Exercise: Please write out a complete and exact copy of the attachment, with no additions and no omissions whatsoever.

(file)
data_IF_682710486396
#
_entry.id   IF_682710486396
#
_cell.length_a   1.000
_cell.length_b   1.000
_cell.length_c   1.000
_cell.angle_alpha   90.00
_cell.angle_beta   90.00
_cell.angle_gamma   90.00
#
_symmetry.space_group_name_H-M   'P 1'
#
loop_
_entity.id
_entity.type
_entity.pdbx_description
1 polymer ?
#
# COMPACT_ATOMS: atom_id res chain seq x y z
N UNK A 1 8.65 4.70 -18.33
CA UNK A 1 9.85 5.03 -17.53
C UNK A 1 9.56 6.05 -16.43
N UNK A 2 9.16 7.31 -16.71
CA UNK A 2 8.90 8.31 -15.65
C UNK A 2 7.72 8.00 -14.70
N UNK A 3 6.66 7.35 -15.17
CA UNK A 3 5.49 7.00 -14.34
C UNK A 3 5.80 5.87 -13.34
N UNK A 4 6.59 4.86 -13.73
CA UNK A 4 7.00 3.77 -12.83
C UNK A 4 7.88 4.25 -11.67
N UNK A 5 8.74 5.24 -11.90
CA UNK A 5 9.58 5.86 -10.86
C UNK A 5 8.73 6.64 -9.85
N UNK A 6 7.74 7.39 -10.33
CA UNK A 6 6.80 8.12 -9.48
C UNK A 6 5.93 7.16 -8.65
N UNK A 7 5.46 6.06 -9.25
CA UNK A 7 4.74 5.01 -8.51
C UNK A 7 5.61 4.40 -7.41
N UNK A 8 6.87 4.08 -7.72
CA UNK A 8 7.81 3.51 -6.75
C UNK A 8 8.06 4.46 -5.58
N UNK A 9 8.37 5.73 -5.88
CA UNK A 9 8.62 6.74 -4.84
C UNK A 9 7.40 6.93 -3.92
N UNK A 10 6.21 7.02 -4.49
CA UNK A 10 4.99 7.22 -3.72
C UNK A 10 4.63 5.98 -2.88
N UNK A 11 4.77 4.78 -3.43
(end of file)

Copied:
data_IF_682710486396
#
_entry.id   IF_682710486396
#
_cell.length_a   1.000
_cell.length_b   1.000
_cell.length_c   1.000
_cell.angle_alpha   90.00
_cell.angle_beta   90.00
_cell.angle_gamma   90.00
#
_symmetry.space_group_name_H-M   'P 1'
#
loop_
_entity.id
_entity.type
_entity.pdbx_description
1 polymer ?
#
# COMPACT_ATOMS: atom_id res chain seq x y z
N UNK A 1 8.65 4.70 -18.33
CA UNK A 1 9.85 5.03 -17.53
C UNK A 1 9.56 6.05 -16.43
N UNK A 2 9.16 7.31 -16.71
CA UNK A 2 8.90 8.31 -15.65
C UNK A 2 7.72 8.00 -14.70
N UNK A 3 6.66 7.35 -15.17
CA UNK A 3 5.49 7.00 -14.34
C UNK A 3 5.80 5.87 -13.34
N UNK A 4 6.59 4.86 -13.73
CA UNK A 4 7.00 3.77 -12.83
C UNK A 4 7.88 4.25 -11.67
N UNK A 5 8.74 5.24 -11.90
CA UNK A 5 9.58 5.86 -10.86
C UNK A 5 8.73 6.64 -9.85
N UNK A 6 7.74 7.39 -10.33
CA UNK A 6 6.80 8.12 -9.48
C UNK A 6 5.93 7.16 -8.65
N UNK A 7 5.46 6.06 -9.25
CA UNK A 7 4.74 5.01 -8.51
C UNK A 7 5.61 4.40 -7.41
N UNK A 8 6.87 4.08 -7.72
CA UNK A 8 7.81 3.51 -6.75
C UNK A 8 8.06 4.46 -5.58
N UNK A 9 8.37 5.73 -5.88
CA UNK A 9 8.62 6.74 -4.84
C UNK A 9 7.40 6.93 -3.92
N UNK A 10 6.21 7.02 -4.49
CA UNK A 10 4.99 7.22 -3.72
C UNK A 10 4.63 5.98 -2.88
N UNK A 11 4.77 4.78 -3.43